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My geography is better than Fox News'.


ht Think Progress

I made a pretty map of the what-what in the Middle East and North Africa. 😀

Here’s what’s up:

Tunisia’s Zine el-Abidine Ben Ali ruled his nation for 23 years. He was ousted after 29 days of protests.

Hosni Mubarak joins the ranks of the unemployed.  Now Egypt is in transition to Democracy.

Algeria: Thousands are protesting against the military government.

Bahrain: a majority Shi’a nation is fed up with their Sunni king.  Reforms have been announced, but pro-democracy forces say too little, too late.  Police thugs are brutalizing crowds.

Jordan: largest protests in the country’s history taking place. The people want change, but they still like their king.

Syria lifts a 5 year ban on facebook. (Baby steps?)  But Security Forces are roughing up protesters.

Yemen’s protests parallel Egypt’s with government forces beating protesters.

Saudi Arabia is a tinder box with a 22% unemployment rate.

Iran is trying. Perhaps their Green Movement will be re-energized. Tear gas. 😦

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50 thoughts on “Jasmine Revolution: Smells like Freedom which is So Much Better than Teen Spirit

  1. Yemen scares the dickens out of me. They’re too close to becoming the next Iran. I’ve got my money on Algeria next. (Literally – a gent I know has a blog where he’s taking bets from his readers. Well, not with MONEY…) Although Bahrain may be coming up fast on the inside.
    Has anybody heard where dear old Hosni fled to?
    And to the fairest blogger in the land, our beloved Saint M herself, and to all her readers, Happy Valentine’s Day! 😀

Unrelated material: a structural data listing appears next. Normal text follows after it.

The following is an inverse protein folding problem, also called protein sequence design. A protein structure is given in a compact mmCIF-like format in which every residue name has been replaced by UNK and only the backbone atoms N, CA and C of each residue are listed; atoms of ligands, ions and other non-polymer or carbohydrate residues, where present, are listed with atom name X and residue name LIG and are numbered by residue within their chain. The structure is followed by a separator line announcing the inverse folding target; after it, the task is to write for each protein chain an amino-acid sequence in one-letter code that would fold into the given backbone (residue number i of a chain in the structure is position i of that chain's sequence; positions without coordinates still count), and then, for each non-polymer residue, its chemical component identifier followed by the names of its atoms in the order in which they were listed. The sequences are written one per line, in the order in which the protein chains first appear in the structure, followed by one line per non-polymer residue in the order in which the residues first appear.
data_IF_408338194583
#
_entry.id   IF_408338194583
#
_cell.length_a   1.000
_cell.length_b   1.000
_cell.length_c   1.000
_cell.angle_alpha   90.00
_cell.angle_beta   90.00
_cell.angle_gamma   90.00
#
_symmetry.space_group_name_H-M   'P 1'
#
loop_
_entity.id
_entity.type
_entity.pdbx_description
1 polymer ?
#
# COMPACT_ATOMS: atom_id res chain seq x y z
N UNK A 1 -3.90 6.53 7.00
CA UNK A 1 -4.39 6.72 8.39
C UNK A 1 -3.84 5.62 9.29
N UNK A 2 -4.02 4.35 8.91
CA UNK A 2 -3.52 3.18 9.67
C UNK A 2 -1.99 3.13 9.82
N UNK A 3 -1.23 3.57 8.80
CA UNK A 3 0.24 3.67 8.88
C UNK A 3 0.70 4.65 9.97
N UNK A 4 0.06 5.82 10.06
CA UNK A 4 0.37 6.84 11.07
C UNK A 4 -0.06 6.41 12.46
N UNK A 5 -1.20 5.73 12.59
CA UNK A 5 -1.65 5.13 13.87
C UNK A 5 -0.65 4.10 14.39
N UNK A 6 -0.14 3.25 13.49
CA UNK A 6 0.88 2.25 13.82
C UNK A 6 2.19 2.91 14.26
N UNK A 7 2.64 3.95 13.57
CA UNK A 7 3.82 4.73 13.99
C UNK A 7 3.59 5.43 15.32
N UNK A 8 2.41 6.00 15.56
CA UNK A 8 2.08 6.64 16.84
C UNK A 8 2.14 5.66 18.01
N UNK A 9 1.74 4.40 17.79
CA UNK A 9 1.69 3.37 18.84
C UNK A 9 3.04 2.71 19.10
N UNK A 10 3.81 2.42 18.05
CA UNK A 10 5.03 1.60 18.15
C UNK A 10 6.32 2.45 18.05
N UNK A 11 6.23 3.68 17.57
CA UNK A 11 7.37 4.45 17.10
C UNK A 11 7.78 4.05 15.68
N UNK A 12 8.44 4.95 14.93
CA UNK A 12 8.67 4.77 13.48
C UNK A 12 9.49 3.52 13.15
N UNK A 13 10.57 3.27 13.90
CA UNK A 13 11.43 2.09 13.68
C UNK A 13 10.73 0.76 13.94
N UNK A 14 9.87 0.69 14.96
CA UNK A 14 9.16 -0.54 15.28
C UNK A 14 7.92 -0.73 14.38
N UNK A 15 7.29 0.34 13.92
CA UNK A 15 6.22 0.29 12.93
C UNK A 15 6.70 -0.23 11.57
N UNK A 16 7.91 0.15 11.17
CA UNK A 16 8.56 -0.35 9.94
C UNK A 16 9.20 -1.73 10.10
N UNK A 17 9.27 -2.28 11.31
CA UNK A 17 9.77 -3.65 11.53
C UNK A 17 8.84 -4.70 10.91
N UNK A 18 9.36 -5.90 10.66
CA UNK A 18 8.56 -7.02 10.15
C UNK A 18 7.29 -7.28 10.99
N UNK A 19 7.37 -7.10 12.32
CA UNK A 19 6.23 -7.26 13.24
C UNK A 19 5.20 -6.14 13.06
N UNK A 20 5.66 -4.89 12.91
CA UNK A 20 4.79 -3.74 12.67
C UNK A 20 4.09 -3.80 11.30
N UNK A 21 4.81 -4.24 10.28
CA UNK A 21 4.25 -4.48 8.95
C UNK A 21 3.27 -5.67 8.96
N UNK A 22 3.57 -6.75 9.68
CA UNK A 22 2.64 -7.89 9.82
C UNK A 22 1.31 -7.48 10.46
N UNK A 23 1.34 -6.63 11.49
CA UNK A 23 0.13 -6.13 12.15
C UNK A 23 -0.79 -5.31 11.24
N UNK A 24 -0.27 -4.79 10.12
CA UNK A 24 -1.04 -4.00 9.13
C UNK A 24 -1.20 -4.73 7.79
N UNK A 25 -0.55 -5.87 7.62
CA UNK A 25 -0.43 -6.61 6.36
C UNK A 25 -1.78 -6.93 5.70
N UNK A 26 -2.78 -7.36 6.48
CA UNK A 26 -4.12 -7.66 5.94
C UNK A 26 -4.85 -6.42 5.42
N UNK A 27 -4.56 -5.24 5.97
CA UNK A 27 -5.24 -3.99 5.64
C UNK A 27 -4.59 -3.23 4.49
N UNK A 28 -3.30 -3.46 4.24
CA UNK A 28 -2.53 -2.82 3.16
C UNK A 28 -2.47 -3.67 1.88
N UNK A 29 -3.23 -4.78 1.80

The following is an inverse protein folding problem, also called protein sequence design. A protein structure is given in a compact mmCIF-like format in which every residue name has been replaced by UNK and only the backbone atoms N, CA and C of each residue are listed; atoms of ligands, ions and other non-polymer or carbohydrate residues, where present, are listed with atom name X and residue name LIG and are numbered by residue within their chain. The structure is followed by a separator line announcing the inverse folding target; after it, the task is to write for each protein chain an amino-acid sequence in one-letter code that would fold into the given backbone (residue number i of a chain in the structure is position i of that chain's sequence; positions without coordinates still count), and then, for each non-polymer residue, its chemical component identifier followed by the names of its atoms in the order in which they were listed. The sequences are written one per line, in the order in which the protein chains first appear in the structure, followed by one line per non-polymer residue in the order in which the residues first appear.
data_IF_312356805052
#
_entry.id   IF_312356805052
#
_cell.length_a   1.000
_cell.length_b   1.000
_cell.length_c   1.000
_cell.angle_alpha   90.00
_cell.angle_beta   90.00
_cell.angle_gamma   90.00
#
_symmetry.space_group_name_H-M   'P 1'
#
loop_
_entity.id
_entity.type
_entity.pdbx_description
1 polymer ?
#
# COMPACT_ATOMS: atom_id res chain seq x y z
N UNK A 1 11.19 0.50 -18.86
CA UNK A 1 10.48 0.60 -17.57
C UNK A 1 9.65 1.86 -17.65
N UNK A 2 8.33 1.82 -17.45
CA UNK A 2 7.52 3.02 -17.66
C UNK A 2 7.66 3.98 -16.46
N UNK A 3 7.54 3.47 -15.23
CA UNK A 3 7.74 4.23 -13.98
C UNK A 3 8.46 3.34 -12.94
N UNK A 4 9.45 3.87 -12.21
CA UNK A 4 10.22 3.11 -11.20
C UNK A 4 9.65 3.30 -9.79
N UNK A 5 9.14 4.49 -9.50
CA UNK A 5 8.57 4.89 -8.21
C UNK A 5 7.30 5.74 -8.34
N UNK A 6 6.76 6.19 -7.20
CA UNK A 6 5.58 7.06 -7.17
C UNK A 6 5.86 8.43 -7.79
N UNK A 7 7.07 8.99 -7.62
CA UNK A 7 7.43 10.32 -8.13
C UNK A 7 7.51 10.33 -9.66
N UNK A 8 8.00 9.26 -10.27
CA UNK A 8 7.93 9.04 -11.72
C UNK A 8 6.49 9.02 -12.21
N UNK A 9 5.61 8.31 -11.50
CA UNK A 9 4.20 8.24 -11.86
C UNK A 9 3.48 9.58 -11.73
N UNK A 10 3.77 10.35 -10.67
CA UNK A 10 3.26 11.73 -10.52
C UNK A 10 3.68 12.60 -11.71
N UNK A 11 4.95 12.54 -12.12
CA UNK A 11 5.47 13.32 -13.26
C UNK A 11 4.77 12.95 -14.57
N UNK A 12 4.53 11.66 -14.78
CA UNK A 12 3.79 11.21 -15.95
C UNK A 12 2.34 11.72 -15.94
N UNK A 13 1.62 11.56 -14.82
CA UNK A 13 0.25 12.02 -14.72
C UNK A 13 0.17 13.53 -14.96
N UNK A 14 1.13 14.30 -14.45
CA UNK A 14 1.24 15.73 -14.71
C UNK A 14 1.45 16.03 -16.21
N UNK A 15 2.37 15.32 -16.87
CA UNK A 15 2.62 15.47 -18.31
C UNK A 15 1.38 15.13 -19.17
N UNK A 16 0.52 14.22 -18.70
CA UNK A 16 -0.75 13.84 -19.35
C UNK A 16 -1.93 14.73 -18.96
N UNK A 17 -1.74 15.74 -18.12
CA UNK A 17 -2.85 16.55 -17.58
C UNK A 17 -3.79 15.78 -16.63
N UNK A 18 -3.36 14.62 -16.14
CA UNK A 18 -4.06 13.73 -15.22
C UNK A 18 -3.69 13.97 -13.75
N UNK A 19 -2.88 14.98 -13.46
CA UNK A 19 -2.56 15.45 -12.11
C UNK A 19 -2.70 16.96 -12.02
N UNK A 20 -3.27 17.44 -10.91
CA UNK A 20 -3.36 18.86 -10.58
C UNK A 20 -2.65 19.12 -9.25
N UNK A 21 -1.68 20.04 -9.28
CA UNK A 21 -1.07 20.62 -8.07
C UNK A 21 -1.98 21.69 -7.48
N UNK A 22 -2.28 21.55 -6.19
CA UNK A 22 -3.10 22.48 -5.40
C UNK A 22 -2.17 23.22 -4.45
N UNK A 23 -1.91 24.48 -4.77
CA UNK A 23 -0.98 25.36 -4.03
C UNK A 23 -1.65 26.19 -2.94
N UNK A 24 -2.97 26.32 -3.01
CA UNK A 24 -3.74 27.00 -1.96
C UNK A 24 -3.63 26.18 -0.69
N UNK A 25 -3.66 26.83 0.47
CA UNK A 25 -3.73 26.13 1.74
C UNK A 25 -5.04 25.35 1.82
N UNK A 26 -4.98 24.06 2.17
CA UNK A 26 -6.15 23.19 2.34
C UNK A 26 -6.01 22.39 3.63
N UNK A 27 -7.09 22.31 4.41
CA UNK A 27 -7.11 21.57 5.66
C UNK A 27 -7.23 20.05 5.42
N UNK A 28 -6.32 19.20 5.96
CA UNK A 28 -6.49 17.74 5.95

2. John, last I heard Hosni was holed up in his villa in Sharm El Sheikh, resort town down on the Red Sea, in Egypt. It’s a big mecca for diving, I know a couple of folks who’ve been. Of course, the only Egyptians who can afford to go there are the rich ones…
    Heard some talk on Al Jazeera a couple of days ago about rumblings amongst the protesters that he needs to get the hell out, and that his villa needs to be confiscated.

    • Thanks, Vicki. I just heard something that agrees with you on Sharm El Sheikh. It sounds like most of his assets have been frozen around the world, which doesn’t leave him a lot of choices on how to get out, or where to go. I doubt there’s any country in the region that wants him – they all seem to have some level of their own problems. He better watch out for those Mossad-trained sharks if he goes swimming! 😀

    • No problem, Vicki. I’ve got a half-dozen web pages open and am bouncing between 5 different TV stations! Well, 4 stations and whatever you call Fox (Faux?) News…..

    • This is starting to feel like Egypt late last week, several times over. I think I might have to change my default browser page, or put a bookmark up high on the list that goes directly to Mid-East pages on my various news sources. Jeez, I just could NOT picture doing this for a living! Programming computers made me grey by the age of 25 – this kinda confusion would KILL me! 😀

  3. Oh, Joy, boys and girls. BNP Paribas, the big French bank, has closed it’s doors in Ivory Coast due to fear for the lives of their employees. Let’s see – eastern Africa in chaos (Somalia) – check. North going to heck – ditto. West – yep, Nigeria and Ivory Coast. So now all we need is South Africa to go nuts, and the whole continent will be hosed. If you ever wanted to visit Africa, do so now while it is still there.